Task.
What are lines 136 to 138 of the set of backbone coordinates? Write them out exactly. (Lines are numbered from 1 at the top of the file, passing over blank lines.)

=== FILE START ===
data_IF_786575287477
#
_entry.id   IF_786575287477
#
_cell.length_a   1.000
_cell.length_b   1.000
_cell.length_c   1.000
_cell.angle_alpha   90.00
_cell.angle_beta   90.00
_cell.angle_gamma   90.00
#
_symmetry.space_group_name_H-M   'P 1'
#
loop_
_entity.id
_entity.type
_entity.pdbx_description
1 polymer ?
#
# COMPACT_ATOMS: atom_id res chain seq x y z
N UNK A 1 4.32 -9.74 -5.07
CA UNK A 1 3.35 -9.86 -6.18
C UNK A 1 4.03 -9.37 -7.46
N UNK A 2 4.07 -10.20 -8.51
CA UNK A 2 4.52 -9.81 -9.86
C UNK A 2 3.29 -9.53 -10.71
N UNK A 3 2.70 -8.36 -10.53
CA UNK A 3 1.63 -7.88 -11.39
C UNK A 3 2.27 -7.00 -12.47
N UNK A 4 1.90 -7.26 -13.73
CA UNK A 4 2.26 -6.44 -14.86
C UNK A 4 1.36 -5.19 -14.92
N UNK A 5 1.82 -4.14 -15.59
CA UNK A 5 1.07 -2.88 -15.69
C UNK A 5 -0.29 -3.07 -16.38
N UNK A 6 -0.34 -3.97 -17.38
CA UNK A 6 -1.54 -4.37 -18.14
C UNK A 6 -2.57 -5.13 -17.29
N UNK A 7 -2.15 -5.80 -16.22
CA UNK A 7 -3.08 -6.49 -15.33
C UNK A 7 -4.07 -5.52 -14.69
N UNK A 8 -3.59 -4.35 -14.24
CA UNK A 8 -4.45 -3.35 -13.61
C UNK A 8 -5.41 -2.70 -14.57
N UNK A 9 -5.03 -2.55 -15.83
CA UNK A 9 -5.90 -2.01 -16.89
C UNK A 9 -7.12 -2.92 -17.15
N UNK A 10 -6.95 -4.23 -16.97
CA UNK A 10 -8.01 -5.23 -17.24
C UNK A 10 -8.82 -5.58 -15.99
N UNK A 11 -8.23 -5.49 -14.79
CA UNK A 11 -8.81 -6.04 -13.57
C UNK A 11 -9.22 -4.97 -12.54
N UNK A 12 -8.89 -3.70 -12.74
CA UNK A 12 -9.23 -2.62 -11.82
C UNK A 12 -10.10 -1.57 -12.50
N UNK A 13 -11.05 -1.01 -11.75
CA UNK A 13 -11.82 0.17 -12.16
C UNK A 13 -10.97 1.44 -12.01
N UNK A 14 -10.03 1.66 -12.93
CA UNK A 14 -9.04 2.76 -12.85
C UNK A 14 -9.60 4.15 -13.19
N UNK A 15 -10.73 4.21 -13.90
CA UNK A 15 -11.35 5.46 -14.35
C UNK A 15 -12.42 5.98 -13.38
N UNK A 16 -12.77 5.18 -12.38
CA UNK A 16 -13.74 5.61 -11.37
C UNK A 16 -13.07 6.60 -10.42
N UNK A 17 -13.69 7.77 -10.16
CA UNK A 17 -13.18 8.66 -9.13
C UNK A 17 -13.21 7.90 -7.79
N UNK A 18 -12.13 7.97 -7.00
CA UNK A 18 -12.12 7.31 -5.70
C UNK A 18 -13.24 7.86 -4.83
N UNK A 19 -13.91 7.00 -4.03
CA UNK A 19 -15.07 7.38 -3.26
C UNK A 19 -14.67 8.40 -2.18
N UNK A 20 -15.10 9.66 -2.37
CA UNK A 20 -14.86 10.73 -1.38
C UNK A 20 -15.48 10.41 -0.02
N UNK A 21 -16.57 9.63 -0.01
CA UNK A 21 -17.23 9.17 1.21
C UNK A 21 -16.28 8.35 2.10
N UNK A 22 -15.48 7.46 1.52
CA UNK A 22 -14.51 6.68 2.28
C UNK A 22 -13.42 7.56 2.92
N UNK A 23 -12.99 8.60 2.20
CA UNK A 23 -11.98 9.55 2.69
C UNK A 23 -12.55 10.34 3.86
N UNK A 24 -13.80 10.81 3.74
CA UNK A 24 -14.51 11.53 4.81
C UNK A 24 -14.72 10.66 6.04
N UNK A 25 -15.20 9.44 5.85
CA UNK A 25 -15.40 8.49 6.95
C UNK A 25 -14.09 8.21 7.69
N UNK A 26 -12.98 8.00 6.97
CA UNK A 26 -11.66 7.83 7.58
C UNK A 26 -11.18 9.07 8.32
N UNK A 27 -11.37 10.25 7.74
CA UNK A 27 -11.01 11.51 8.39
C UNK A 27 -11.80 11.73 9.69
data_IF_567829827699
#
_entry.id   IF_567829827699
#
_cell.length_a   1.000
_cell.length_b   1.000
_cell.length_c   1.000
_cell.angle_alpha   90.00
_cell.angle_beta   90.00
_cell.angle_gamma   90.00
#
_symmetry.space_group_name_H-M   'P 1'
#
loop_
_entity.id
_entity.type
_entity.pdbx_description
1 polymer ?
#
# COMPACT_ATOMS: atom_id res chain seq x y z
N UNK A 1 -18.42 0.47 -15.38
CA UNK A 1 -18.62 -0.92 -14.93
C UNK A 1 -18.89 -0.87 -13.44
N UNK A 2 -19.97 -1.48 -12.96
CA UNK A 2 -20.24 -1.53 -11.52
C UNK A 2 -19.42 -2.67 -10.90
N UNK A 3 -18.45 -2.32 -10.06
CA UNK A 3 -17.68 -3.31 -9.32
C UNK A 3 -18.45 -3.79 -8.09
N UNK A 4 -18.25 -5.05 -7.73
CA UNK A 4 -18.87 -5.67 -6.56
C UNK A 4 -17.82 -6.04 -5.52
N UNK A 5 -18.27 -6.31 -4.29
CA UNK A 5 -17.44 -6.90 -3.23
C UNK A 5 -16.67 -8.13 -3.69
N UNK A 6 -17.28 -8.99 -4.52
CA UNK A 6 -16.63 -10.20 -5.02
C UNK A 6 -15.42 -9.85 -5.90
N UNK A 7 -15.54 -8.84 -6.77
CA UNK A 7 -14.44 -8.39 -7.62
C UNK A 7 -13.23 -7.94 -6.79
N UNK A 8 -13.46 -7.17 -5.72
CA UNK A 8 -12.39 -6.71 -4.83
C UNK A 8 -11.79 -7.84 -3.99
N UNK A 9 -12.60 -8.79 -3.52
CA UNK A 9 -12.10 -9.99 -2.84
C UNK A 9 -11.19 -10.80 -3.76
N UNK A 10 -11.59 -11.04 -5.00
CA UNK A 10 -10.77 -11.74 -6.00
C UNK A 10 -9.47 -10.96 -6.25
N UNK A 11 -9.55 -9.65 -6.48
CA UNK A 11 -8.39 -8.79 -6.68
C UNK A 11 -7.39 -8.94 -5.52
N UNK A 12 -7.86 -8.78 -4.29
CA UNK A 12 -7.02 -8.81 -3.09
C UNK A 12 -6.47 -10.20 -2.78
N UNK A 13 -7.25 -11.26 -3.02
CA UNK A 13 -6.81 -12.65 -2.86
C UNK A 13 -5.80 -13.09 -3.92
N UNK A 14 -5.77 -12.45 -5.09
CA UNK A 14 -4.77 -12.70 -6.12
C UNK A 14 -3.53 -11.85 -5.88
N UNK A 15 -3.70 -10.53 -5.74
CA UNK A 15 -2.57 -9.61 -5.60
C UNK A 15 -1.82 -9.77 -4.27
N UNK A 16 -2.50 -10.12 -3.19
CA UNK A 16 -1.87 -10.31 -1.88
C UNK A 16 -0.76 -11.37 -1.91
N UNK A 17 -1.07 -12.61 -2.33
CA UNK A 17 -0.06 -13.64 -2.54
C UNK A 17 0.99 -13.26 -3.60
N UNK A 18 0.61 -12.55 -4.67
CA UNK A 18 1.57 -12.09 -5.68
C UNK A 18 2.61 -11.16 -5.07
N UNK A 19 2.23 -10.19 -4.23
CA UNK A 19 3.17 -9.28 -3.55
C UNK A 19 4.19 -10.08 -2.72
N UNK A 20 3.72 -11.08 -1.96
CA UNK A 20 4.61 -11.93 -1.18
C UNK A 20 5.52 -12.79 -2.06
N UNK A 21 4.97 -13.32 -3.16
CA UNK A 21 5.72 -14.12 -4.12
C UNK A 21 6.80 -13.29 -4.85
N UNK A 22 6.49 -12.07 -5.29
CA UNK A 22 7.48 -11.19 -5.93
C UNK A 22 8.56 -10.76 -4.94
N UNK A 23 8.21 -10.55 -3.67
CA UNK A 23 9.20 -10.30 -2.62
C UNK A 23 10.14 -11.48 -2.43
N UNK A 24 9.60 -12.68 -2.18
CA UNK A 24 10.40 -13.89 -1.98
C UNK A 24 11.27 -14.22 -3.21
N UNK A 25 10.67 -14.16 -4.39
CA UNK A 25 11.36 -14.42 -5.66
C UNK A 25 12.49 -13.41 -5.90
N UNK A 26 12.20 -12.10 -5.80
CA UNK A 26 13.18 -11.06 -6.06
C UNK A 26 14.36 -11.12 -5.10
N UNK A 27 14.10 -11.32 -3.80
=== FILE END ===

C UNK A 5 -16.67 -8.13 -3.69
N UNK A 6 -17.28 -8.99 -4.52
CA UNK A 6 -16.63 -10.20 -5.02